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4

A couple of species of Australian raptors appear to use fire to flush out prey, intentionally spreading pre-existing fires. They don't even have the advantages you've listed, so if you want your birds to spread fire that is entirely plausible. I mean if you think about it, fire is quite nice for humans, but it also can be quite dangerous if we accidentally ...


5

I would say they could use fire in at least one way. A prominent theory* for proto-humans is that the first use use of fire involved merely capturing natural fires (like a grassland fire or from a lightening strike), and taking them back to a hearth in the cave or camp and keeping them going forever. You don't need a lot of dexterity for this, but do need ...


2

To whatever extent their intelligence is Asking to what extent isn't an invalid question, as fire isn't exactly binary. After all, there's normal fire, and then there's 2,000 degree fire for smelting iron. The limiting factor for discovering fire is the ability to create it. An underwater species would have a great deal of trouble discovering fire, but a ...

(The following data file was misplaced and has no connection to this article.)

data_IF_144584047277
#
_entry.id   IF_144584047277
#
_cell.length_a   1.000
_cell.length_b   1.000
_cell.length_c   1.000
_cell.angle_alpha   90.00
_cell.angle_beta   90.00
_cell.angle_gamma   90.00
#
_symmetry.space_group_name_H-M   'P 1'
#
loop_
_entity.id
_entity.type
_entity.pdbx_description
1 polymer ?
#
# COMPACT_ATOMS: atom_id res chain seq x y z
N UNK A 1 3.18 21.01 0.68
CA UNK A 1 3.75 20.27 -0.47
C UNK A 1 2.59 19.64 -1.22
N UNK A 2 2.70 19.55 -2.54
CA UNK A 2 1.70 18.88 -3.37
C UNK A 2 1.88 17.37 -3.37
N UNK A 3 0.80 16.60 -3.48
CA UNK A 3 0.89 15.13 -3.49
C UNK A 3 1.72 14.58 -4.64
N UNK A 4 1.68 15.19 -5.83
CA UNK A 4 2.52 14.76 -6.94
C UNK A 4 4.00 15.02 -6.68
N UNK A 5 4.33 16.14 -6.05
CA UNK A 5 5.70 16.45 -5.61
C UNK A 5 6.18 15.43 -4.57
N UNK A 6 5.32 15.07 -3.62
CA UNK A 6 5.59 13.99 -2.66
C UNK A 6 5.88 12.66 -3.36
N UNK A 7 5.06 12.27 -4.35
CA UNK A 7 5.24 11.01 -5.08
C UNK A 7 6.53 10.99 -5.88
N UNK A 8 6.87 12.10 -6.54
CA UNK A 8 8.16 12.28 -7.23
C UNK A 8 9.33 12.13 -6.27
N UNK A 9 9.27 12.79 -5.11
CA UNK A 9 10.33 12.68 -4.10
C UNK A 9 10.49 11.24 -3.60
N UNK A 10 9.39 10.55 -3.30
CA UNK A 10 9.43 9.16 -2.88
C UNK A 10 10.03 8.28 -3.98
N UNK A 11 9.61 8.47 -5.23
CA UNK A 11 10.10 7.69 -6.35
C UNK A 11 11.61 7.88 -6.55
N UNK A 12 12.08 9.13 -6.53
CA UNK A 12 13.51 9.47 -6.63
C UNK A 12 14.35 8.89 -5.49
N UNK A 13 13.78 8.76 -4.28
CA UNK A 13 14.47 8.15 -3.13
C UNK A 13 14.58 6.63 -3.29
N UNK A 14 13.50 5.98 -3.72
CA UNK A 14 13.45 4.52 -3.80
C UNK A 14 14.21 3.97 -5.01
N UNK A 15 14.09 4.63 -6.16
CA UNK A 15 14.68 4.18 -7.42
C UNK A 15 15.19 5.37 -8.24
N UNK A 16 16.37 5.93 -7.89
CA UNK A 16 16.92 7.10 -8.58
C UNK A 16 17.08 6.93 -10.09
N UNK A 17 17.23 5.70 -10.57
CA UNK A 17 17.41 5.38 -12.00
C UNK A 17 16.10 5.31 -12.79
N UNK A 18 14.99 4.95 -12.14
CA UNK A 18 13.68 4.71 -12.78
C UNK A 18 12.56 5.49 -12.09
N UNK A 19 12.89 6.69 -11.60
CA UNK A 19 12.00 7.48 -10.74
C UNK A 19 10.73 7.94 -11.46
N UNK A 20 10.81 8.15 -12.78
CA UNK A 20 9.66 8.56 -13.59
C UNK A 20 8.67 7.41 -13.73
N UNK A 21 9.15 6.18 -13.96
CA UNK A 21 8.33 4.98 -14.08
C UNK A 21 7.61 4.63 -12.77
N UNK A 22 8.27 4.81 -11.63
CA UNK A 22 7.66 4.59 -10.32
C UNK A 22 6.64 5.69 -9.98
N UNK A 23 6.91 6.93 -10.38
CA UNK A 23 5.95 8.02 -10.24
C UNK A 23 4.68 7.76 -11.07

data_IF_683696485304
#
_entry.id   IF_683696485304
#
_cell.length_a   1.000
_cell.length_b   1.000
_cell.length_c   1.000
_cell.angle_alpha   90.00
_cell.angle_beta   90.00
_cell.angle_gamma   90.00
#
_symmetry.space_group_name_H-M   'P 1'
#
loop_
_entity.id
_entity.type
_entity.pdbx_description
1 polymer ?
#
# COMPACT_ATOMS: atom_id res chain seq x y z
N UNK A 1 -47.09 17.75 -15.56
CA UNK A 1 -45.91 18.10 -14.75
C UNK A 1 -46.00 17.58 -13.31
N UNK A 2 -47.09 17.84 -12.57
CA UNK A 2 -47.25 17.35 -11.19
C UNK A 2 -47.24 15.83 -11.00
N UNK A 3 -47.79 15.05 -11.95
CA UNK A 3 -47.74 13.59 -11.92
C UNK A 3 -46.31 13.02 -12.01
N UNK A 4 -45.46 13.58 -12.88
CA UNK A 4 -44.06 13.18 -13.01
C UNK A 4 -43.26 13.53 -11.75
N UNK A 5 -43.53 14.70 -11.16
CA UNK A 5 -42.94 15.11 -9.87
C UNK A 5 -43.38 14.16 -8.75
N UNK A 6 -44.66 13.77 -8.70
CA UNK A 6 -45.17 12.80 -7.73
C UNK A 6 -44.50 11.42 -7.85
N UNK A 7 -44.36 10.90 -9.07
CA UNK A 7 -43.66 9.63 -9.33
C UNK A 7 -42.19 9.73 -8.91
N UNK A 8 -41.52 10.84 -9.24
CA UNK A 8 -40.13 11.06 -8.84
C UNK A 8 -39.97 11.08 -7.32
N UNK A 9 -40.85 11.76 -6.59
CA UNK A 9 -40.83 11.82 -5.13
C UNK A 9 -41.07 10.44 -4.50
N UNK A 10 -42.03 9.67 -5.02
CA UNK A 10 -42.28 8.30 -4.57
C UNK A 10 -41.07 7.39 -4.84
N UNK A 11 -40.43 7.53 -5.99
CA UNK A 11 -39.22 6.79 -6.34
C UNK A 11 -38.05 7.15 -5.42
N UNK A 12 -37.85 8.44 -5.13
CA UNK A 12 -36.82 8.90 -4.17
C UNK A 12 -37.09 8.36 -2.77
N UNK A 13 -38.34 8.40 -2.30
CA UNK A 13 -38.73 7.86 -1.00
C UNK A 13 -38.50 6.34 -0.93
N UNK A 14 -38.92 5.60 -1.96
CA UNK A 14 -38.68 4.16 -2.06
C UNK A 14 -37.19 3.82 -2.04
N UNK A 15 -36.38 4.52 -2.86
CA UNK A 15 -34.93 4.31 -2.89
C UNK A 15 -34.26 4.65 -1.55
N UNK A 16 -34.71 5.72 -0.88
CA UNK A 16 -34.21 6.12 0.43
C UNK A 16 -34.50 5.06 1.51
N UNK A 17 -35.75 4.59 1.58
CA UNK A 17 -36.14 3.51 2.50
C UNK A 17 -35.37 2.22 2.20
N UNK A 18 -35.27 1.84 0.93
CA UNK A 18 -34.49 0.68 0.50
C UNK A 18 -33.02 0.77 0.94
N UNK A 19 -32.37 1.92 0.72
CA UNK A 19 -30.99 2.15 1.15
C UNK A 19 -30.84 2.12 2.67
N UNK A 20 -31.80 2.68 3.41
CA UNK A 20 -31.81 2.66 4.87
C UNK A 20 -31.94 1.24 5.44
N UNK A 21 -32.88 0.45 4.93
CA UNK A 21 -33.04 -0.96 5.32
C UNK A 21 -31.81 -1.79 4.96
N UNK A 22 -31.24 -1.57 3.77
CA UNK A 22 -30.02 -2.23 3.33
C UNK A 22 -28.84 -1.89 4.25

2

I know everyone above is saying filters do not burn and generally I have found that true. I smoke (bad habit that I’m trying to kick) and I have just sleepily lit a roll up with a swan filter at the wrong end... that filter burnt quicker than paper! Literally burned to a crisp in seconds! Apparently swan filters do burn.


0

fire needs three things fuel, oxygen and temperature ... so there would also be a temperature / humidity component to the excellent cycle willk describes. unless you want to use the planet's orbital eccentricity to regulate temperatures .... coinciding with stage 3 would be a drop in temperature and humidity but first the ash fertilisation kickstarts stage ...


1

Boom bust cycles. Oceanic and land based plants compete for CO2 and are limited by CO2 availability. Oceanic has an edge in that they cannot burn. When O2 gets high enough the land burns. Free from competition with land plants, and with all that land carbon now available as CO2, the ocean plants have a burst of growth. Ocean plants overgrow the availability ...


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